Midazolam and various anxiolytics should be used with great caution and only under expert supervision as they act synergistically with opioids to potentially increase the risk of respiratory depression and reduced mental awareness. They should, therefore, be used to treat anxiety only, which is usually anticipatory and can be reduced considerably with efficient analgesia [21] and thoughtful pre-procedure preparation of the patient.

The option of involving a skilled anaesthetist in order to use anaesthetic agents such as ketamine or propofol should be considered for achieving 'conscious sedation'[22] versus general anaesthesia. Sub-anaesthetic doses of ketamine have been used extensively for many years, especially in children in whom its unpleasant dysphoric side effects are less pronounced [15],[23]. Low-dose propofol has also been suggested for short procedures [20], but its safety at the bedside remains questionable.

Oral medications for mild pain

Oral morphine takes 30-90 minutes to reach peak effect and can be administered at least 60 minutes before the dressing change [24]; it is widely used in adults and children. The recommended starting dosage is 0.3mg/kg in children [20], although clinical experience suggests that 0.5-1 mg/kg may be more appropriate (Figure 2) [21]. The main drawbacks of oral morphine are:

Figure 2 - Figure 2: 90 minutes after 1 mg/kg of oral morphine

For patients who have become intolerant to morphine through prolonged treatments, oral methadone [25] can be used as an alternative.

Oral ketamine has also been used, although its effects can be unpredictable. The recommended dosage is 10- 20mg/kg [26].

Fentanyl lollypops are a more interesting alternative[27]; they have a rapid onset of action (within a few minutes) and a longer-lasting effect than IV fentanyl due to their double mechanism of absorption (transmucosal and gastric).

Inhaled medications

Nitrous oxide (Entonox) is one of the most popular and safest anaesthetic agents used with burn patients [28]. It has a rapid onset of analgesia and can be used for the duration of the procedure. However, it has a very limited analgesic potency and although it is widely prescribed there is no up-to-date published research on its use in burns [29].

Non-pharmacological therapies

Recent research [30],[31] on the effects of distraction therapies in reducing burn procedural pain shows that anticipation of pain increases pain intensity and discomfort, which can be decreased by diverting the patient`s attention. Distraction through use of interactive computerised virtual reality [32], for example, can have a significant analgesic effect. The same is true for hypnosis, which is used extensively by a number of burn teams [33]. These supportive techniques may be time-consuming, but they can help to reduce the feelings of fear and anxiety, especially during long procedures. However, they must always be used in conjunction with pharmacological treatments, and should never replace them [16].

Paediatric burn pain

Children aged between birth and four years old represent approximately 20% of all hospitalised burn patients [34]. Several studies show that procedural burn pain in children is largely underestimated and under treated [4],[5]. However, these shortcomings can be overcome by adhering to protocols similar to those used for adults, since the pharmacokinetic and pharmacodynamic differences between children and adults are minimal. For infants less than three months old, the adult opioid dosages must be divided by three because of hepatic and renal immaturity [35]. In children older than three months, the pharmacokinetic effects are similar to those in an adult. In preschool-age children, the half-lives of morphine and alfentanyl are 50% those in adults, which explains the need for higher dosages [36]. Despite some clinicians` preconceptions, the pharmacodynamics of opioids, especially the effects of respiratory depression, are no different in infants than in adults [37]. Accidental over dosage mostly occurs because of the difficulties of pain evaluation (overestimation) in children rather than the actual pharmacodynamic specificity of a drug. In addition, special attention should be paid to the child`s environmental conditions. For instance, a parent`s presence and participation in the procedure can have a highly beneficial effect [38].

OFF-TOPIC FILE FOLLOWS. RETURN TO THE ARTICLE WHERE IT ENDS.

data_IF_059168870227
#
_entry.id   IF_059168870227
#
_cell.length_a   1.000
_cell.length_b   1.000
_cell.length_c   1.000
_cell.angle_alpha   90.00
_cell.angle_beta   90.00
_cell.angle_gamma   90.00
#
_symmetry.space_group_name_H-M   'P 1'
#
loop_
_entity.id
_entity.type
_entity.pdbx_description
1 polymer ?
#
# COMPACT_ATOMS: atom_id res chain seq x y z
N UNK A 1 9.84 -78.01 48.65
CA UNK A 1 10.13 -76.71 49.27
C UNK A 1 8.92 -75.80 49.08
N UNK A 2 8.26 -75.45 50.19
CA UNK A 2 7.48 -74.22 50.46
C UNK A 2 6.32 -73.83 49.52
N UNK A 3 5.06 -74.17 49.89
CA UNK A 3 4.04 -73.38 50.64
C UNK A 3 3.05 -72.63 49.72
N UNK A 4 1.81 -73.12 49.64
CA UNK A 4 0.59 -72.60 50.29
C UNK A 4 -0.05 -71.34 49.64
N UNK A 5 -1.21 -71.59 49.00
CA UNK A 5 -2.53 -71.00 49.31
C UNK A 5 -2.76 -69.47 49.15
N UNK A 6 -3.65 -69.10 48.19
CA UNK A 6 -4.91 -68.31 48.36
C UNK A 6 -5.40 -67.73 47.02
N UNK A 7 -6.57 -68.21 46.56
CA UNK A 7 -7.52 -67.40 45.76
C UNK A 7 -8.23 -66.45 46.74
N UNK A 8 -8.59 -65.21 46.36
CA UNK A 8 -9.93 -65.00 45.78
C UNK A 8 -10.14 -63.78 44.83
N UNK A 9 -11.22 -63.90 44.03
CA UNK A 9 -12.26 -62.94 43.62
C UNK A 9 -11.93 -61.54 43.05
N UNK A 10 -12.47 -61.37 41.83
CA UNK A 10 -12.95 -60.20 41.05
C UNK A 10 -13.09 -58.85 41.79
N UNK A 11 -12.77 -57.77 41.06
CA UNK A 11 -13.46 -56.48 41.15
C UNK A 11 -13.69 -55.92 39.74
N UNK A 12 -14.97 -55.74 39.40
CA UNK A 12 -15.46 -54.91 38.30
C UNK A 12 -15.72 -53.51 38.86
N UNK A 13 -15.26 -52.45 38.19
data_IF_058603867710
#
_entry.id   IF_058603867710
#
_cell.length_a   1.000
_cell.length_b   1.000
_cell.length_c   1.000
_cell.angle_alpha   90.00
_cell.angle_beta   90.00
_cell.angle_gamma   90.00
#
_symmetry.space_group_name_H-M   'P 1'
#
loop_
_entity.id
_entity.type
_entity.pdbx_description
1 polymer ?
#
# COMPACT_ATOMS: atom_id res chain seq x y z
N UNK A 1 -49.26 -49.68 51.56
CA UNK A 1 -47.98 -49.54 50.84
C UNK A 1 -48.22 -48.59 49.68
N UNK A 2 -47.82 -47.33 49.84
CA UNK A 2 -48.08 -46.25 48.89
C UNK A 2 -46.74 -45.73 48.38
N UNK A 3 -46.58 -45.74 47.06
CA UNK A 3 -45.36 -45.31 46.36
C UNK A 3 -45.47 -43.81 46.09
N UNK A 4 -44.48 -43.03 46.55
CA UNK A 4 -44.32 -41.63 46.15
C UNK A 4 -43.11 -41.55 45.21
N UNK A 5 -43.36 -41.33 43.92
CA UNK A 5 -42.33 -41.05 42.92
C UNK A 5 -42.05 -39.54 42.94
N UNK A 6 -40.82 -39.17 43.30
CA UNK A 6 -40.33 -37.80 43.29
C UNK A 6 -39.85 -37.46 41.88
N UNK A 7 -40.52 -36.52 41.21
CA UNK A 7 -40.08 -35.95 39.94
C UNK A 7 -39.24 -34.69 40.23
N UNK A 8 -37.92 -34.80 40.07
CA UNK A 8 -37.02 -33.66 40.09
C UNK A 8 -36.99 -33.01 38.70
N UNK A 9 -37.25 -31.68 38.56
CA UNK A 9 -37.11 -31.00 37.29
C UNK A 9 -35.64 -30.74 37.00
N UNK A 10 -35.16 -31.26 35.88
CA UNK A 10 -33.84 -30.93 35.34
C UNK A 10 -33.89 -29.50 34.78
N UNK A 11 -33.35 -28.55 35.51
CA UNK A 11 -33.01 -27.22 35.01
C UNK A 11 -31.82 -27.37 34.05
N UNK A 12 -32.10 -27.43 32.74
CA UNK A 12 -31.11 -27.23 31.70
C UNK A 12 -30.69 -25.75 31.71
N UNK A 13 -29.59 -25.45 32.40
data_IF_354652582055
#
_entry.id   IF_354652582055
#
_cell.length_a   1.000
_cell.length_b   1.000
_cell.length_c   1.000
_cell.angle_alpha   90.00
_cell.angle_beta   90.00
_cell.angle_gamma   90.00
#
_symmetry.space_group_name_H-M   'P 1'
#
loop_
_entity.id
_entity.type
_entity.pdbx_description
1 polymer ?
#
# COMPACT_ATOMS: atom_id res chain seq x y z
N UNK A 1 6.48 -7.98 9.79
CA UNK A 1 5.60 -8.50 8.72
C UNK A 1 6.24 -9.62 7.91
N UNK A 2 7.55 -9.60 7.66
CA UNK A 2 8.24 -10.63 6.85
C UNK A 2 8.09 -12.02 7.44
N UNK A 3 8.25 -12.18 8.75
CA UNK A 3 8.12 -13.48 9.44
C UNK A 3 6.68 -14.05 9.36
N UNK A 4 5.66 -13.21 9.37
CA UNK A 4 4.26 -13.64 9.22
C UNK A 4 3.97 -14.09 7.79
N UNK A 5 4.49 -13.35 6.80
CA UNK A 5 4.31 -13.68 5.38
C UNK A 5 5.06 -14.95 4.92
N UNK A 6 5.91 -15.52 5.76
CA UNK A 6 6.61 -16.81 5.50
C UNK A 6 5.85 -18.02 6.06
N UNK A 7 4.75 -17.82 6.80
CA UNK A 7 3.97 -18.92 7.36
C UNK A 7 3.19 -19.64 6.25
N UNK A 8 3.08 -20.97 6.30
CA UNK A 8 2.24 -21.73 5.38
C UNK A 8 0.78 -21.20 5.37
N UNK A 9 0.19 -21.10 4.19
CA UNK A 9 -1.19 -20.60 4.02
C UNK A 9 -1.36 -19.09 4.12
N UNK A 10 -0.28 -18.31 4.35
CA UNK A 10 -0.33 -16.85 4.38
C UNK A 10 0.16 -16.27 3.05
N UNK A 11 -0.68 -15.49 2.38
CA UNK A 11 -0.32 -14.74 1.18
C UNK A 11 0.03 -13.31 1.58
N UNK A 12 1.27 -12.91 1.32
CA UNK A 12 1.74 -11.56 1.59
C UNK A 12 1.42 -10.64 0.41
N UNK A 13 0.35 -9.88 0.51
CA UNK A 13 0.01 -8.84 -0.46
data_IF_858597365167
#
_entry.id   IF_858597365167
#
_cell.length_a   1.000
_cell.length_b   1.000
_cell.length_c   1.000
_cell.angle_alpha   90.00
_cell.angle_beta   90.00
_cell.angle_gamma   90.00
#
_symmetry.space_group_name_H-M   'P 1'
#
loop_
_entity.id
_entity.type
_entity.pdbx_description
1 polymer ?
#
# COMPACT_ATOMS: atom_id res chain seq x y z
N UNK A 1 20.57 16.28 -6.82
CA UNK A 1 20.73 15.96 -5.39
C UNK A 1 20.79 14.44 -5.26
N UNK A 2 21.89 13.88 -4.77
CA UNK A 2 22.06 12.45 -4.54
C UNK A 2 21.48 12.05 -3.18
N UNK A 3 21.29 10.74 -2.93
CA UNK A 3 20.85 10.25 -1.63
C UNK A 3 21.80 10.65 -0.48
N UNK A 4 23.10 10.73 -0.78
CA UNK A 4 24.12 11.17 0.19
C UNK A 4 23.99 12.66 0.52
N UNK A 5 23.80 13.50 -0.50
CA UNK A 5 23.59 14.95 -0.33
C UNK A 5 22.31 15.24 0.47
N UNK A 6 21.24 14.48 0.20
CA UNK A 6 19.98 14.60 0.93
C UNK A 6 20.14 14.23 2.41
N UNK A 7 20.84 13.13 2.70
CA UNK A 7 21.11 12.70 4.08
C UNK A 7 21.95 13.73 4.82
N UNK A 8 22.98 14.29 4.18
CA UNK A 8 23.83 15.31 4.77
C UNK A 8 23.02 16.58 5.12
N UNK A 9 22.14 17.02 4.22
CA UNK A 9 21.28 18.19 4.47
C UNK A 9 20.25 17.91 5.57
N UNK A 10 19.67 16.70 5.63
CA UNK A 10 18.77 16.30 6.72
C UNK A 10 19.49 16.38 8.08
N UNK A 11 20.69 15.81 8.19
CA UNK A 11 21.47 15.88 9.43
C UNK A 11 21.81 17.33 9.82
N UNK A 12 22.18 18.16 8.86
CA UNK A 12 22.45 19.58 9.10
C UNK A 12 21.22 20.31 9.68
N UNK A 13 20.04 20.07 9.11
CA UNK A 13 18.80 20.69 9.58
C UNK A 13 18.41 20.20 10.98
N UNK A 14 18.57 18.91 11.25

Ambulatory patients

About 95% of burn patients are treated on an outpatient basis, but only 75% of these patients receive medication at dressing changes [39]. There is scant literature on the subject and, unfortunately, there are no published guidelines for best practice. In the author`s opinion, most protocols involving short-acting IV opioids used at the bedside are suitable for use in the outpatient setting provided there are facilities for post-procedural surveillance.


The question as to whether pain has a detrimental effect on the healing outcome for burn patients remains largely unanswered and requires further investigation. The avoidance of patient suffering is, however, a key objective [16]as under-treated pain in burn patients can result in noncompliance with hospital treatment. This can disrupt care and increase the risk of post-traumatic stress disorders.

In burn management the issue of pain at dressings changes is generally overlooked. The future of burn care lies in ensuring optimal control of pain from the outset of care and application of the first dressing, through to the end of treatment. The process is technically feasible if clinicians, in the first instance, acknowledge that pain plays a crucial role in burn management. They must also accept the need to equip themselves with appropriate knowledge, and recognise the need to devote more time and funding towards the improvement of pain management for burn patients.